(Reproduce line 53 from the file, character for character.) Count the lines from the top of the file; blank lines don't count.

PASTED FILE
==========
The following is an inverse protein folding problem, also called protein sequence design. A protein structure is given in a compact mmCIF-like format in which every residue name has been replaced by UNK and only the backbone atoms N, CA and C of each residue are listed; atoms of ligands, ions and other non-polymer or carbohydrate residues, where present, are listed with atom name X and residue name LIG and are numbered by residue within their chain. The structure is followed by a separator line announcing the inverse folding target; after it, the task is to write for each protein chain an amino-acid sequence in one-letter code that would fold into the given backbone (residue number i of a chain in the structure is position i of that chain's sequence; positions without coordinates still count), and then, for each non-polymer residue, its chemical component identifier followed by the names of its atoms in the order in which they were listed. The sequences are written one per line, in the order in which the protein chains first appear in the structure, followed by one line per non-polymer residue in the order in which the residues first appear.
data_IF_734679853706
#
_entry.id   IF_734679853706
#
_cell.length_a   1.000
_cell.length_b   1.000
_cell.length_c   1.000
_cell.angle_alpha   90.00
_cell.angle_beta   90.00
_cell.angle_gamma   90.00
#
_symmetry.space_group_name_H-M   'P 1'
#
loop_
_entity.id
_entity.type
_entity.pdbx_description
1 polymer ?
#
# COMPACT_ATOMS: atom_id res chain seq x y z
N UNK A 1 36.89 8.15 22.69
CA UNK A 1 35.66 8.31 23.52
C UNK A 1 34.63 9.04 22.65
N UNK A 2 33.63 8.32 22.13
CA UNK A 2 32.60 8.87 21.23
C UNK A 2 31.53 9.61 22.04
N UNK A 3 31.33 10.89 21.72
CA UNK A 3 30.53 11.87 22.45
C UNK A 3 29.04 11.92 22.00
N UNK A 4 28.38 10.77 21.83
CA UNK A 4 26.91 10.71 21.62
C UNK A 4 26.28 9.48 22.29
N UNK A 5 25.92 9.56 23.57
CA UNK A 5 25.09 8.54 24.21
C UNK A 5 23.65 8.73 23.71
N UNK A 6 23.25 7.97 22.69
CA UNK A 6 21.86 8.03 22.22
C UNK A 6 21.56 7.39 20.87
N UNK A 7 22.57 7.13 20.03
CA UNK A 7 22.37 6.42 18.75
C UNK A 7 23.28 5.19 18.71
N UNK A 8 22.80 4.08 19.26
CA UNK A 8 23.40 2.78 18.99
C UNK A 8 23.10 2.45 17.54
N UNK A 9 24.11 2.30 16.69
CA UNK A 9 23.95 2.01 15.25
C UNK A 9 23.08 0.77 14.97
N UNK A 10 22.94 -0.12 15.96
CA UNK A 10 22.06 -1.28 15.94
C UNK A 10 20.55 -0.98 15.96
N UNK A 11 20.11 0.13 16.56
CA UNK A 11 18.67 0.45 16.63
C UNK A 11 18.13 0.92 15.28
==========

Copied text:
CA UNK A 11 18.67 0.45 16.63